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willing to shutdown and rejected the latest compromised offer from republicans here and looking at this polling that says 55% of americans blame donald trump for the shutdown, 56% of americans oppose a border wall here, john. i'm not sure the public of opinion is moving. the quinnipiac put out a fascinating statement that said only 2% changed their minds from the president's oval office address. their opinion is set now. >> it's a little late for the president to find swing voters in swing states in swing districts. the moderates will come in there and say what cnn said yesterday and those targeted by the white house said, end the shutdown first, then let's deal. any deal is a balanced deal along the lines what lindsey graham and others proposed and the president rejected.
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that's the only option. the optics are lost and we're done on that front. >> let's move along and talk about racism. apparently everything has a shelf life including racist comments and iowa steve king met his expiration date. when he gave that interview last week to the "new york times" and said, what's the problem with white supremacy or something to that effect, i'm paraphrasing. he has said a host of racist things. why yesterday did he seem to run out of runway? >> i think the comments from representative king were so egregious, they were going to be asked about it on the sunday shows and the republican from
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carolina said, and there was a lot of pressure that they weren't going to sweep this and allow steve king to make these type of racist comments. he has been known to go off the edge and on the edge and what's not seen as acceptable political discourse. the republicans felt they needed to take action. stripping him of his committee assignments was the major step. there is a push to potentially center him in the congress. this was the first step and could be a sign of bigger things in the future for steve king. >> why are these racist comments from steve king different from the other racist comments. let's play a couple of the greatest hits from steve king here. >> everyone who is a valedictorian, there's another 100 out there, they weigh 130 pounds and have calves the size of cantaloupes.
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this argument that diversity is our strength, i wonder if anybody ever questioned that. >> he said that in the "new york times" article, he looked at the democratic side and looked like no credit for white men. >> this is a little taste. steve king refusing to acknowledge or apologize for slave labor building the capitol. steve king saying barack obama won the election, that islamic terrorists would be dancing in the streets. this is nothing that should have snuck up on anybody, but this was so in your face, when did white supremacy be something we couldn't say? and then the senator from south carolina and now they've confronted it. good for him. the problem is not just steve king, a problem the republican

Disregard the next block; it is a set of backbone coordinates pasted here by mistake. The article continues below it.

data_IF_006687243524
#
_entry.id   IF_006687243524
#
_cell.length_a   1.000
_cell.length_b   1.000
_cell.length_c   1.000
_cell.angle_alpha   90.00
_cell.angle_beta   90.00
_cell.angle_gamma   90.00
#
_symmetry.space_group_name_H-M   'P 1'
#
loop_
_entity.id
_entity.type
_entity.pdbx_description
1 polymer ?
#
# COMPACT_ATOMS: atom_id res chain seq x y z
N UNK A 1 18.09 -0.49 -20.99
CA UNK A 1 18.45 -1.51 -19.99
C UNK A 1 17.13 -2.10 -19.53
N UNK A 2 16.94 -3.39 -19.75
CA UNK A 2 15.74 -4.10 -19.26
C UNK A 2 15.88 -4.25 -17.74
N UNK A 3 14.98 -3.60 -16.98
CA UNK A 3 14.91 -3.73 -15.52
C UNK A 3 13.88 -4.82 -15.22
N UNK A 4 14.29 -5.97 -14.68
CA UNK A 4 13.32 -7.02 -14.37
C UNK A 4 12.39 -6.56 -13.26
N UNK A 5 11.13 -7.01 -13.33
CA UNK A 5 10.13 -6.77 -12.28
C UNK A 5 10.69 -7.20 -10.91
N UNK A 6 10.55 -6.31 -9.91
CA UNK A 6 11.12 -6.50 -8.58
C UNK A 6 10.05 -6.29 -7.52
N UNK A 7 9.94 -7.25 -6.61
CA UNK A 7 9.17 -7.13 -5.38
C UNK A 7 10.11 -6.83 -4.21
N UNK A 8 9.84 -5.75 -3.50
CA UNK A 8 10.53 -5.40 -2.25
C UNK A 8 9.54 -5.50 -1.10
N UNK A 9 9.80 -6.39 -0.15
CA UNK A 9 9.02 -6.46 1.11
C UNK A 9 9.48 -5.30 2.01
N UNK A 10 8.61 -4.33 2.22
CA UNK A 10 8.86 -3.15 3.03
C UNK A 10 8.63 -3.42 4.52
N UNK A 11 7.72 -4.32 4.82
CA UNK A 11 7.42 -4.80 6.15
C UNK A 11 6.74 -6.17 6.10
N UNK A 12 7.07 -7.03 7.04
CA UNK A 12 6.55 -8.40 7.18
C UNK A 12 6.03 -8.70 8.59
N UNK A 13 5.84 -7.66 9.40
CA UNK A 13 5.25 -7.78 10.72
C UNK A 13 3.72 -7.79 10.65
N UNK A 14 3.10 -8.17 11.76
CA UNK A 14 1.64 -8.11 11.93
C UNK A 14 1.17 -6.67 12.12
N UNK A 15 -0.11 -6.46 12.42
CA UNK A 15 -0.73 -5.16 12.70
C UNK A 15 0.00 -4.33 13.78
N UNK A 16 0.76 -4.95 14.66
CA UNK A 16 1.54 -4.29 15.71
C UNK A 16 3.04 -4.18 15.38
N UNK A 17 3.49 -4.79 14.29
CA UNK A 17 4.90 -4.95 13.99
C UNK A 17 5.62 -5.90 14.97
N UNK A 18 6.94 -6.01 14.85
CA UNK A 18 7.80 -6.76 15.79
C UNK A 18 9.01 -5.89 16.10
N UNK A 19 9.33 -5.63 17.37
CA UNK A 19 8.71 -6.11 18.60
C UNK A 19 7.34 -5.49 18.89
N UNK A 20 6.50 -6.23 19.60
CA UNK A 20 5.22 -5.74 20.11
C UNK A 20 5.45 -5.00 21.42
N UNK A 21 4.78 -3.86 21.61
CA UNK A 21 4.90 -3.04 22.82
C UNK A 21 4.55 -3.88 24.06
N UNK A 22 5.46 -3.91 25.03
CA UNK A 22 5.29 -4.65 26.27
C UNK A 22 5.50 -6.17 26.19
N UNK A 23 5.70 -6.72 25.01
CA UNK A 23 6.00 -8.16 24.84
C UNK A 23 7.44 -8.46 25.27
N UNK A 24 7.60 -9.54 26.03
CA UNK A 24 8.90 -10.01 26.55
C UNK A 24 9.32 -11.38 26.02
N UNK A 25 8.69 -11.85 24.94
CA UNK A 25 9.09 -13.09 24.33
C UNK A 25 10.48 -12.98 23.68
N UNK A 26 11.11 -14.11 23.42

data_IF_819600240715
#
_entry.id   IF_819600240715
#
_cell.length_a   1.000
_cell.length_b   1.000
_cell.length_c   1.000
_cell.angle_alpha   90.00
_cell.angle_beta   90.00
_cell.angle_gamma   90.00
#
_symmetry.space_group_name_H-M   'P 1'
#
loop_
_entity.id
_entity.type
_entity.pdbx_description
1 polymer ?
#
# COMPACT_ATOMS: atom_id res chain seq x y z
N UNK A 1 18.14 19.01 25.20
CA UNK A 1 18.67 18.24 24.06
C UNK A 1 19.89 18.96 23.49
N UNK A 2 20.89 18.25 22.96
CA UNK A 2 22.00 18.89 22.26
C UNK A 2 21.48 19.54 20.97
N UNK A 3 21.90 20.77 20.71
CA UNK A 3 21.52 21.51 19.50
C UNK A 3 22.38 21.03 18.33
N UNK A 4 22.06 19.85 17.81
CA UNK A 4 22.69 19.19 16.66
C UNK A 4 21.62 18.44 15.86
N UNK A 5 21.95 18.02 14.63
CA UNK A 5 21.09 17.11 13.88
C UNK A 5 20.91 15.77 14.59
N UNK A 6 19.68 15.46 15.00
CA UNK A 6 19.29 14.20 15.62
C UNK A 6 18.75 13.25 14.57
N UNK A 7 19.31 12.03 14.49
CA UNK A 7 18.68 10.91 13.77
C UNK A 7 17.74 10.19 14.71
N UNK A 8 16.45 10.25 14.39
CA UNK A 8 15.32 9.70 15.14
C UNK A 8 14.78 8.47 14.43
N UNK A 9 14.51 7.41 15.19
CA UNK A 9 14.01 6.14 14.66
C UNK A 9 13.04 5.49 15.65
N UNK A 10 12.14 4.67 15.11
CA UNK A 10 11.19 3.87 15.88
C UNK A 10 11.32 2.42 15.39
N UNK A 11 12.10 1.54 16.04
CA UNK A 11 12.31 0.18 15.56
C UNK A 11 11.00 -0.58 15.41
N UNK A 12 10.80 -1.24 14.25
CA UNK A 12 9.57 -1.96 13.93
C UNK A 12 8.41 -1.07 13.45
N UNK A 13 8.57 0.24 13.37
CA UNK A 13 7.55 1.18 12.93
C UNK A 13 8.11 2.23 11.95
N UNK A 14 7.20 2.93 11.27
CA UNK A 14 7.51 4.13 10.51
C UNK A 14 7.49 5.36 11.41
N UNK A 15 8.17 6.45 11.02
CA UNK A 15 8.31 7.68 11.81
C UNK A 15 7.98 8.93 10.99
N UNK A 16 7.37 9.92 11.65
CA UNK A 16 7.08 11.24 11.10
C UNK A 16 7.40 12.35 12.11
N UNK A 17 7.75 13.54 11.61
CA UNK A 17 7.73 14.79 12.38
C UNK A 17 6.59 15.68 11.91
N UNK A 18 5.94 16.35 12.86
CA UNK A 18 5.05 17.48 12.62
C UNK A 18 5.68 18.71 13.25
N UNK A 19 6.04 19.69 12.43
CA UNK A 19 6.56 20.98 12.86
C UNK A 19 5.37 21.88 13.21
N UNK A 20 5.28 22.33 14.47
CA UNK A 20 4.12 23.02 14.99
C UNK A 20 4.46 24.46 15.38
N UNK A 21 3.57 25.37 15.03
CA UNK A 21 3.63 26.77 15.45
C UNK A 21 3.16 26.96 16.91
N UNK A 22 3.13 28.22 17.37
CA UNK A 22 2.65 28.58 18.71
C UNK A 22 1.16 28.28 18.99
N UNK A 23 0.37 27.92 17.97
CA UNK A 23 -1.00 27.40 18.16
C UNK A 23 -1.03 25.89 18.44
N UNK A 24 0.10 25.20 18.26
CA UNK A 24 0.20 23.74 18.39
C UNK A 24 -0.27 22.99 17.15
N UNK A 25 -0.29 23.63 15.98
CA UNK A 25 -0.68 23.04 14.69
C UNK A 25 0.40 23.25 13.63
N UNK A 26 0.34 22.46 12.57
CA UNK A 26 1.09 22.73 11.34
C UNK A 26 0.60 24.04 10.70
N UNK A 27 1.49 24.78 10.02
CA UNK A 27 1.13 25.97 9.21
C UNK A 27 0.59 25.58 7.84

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party has to think about if they want to reclaim the legacy of lincoln. >> steve king says things that donald trump has said, in terms of both sides being equal, there are good people on both sides in charlottesville. somehow, steve king again yesterday seemed to be the tipping point. now, you know, he's lost some of his committee positions. >> all of them. >> all of them. so what will happen to him? does he stay in congress? >> the thing to look at, to what extent he will get financing or party support for any bid for re-election. you are seeing lawmakers, we've seen mitt romney come out and saying he should resign. a couple of things caught my attention. president trump, you're right. president trump was asked about this yesterday, at least yesterday, brushed off the question, said, i don't know, i haven't really been paying attention to that. there will be continued pressure on him to speak more forcefully
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about this. racism is notoriously or racial tension, this broad range of issues is very hard to poll. since charlottesville we know a couple of things. one, democrats overwhelmingly believe the republican party has a race problem. and, two, overwhelmingly, americans from both parties, and who are independents as well say white supremacy and white nationalism are not positions to hold in today's society. since the november elections on the republican party, there is pressure to clarify what the overarching mission of the party is and the beliefs of the party are and we're seeing some of that today. >> i will note it's unusual the president didn't know about the steve king story, knew an awful lot about jeff bezos and "washington post." >> he is a consumer of cable news. is the cable out in the white